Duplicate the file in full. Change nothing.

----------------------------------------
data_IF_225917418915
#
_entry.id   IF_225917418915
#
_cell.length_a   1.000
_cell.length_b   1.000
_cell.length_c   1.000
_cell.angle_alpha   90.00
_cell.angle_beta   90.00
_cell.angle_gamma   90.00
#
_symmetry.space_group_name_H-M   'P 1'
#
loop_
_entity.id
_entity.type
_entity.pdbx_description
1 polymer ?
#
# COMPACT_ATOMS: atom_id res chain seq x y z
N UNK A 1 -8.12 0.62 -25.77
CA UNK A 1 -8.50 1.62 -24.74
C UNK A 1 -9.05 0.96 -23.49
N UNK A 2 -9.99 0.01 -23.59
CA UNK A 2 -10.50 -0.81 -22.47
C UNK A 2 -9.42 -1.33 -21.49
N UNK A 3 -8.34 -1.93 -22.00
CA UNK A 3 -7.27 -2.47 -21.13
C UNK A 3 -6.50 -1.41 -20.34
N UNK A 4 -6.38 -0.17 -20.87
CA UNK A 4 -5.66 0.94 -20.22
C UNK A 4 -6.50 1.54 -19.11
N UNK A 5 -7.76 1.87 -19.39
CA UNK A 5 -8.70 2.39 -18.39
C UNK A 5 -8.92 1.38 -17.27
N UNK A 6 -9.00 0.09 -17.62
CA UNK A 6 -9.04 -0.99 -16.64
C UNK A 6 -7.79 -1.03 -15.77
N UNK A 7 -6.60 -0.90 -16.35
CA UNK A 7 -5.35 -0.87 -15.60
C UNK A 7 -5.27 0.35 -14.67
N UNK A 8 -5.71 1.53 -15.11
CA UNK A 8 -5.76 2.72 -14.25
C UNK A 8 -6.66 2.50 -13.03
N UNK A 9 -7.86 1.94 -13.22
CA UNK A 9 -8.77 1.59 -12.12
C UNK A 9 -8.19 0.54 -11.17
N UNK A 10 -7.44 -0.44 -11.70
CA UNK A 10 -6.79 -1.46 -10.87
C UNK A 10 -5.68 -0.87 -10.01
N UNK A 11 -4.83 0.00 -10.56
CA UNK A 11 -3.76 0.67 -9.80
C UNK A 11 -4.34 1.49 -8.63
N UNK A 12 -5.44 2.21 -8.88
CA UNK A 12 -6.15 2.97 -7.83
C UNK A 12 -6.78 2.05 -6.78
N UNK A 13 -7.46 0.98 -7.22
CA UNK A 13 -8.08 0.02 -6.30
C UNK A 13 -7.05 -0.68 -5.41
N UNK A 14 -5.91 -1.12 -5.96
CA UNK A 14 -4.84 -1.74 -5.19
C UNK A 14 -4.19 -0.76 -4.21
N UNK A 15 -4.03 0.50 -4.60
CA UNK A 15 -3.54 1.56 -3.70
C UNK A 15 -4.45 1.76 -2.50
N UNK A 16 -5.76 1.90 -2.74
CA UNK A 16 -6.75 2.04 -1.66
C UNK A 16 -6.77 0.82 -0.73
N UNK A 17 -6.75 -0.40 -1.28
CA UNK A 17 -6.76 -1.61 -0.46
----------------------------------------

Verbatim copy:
data_IF_225917418915
#
_entry.id   IF_225917418915
#
_cell.length_a   1.000
_cell.length_b   1.000
_cell.length_c   1.000
_cell.angle_alpha   90.00
_cell.angle_beta   90.00
_cell.angle_gamma   90.00
#
_symmetry.space_group_name_H-M   'P 1'
#
loop_
_entity.id
_entity.type
_entity.pdbx_description
1 polymer ?
#
# COMPACT_ATOMS: atom_id res chain seq x y z
N UNK A 1 -8.12 0.62 -25.77
CA UNK A 1 -8.50 1.62 -24.74
C UNK A 1 -9.05 0.96 -23.49
N UNK A 2 -9.99 0.01 -23.59
CA UNK A 2 -10.50 -0.81 -22.47
C UNK A 2 -9.42 -1.33 -21.49
N UNK A 3 -8.34 -1.93 -22.00
CA UNK A 3 -7.27 -2.47 -21.13
C UNK A 3 -6.50 -1.41 -20.34
N UNK A 4 -6.38 -0.17 -20.87
CA UNK A 4 -5.66 0.94 -20.22
C UNK A 4 -6.50 1.54 -19.11
N UNK A 5 -7.76 1.87 -19.39
CA UNK A 5 -8.70 2.39 -18.39
C UNK A 5 -8.92 1.38 -17.27
N UNK A 6 -9.00 0.09 -17.62
CA UNK A 6 -9.04 -0.99 -16.64
C UNK A 6 -7.79 -1.03 -15.77
N UNK A 7 -6.60 -0.90 -16.35
CA UNK A 7 -5.35 -0.87 -15.60
C UNK A 7 -5.27 0.35 -14.67
N UNK A 8 -5.71 1.53 -15.11
CA UNK A 8 -5.76 2.72 -14.25
C UNK A 8 -6.66 2.50 -13.03
N UNK A 9 -7.86 1.94 -13.22
CA UNK A 9 -8.77 1.59 -12.12
C UNK A 9 -8.19 0.54 -11.17
N UNK A 10 -7.44 -0.44 -11.70
CA UNK A 10 -6.79 -1.46 -10.87
C UNK A 10 -5.68 -0.87 -10.01
N UNK A 11 -4.83 0.00 -10.56
CA UNK A 11 -3.76 0.67 -9.80
C UNK A 11 -4.34 1.49 -8.63
N UNK A 12 -5.44 2.21 -8.88
CA UNK A 12 -6.15 2.97 -7.83
C UNK A 12 -6.78 2.05 -6.78
N UNK A 13 -7.46 0.98 -7.22
CA UNK A 13 -8.08 0.02 -6.30
C UNK A 13 -7.05 -0.68 -5.41
N UNK A 14 -5.91 -1.12 -5.96
CA UNK A 14 -4.84 -1.74 -5.19
C UNK A 14 -4.19 -0.76 -4.21
N UNK A 15 -4.03 0.50 -4.60
CA UNK A 15 -3.54 1.56 -3.70
C UNK A 15 -4.45 1.76 -2.50
N UNK A 16 -5.76 1.90 -2.74
CA UNK A 16 -6.75 2.04 -1.66
C UNK A 16 -6.77 0.82 -0.73
N UNK A 17 -6.75 -0.40 -1.28
CA UNK A 17 -6.76 -1.61 -0.46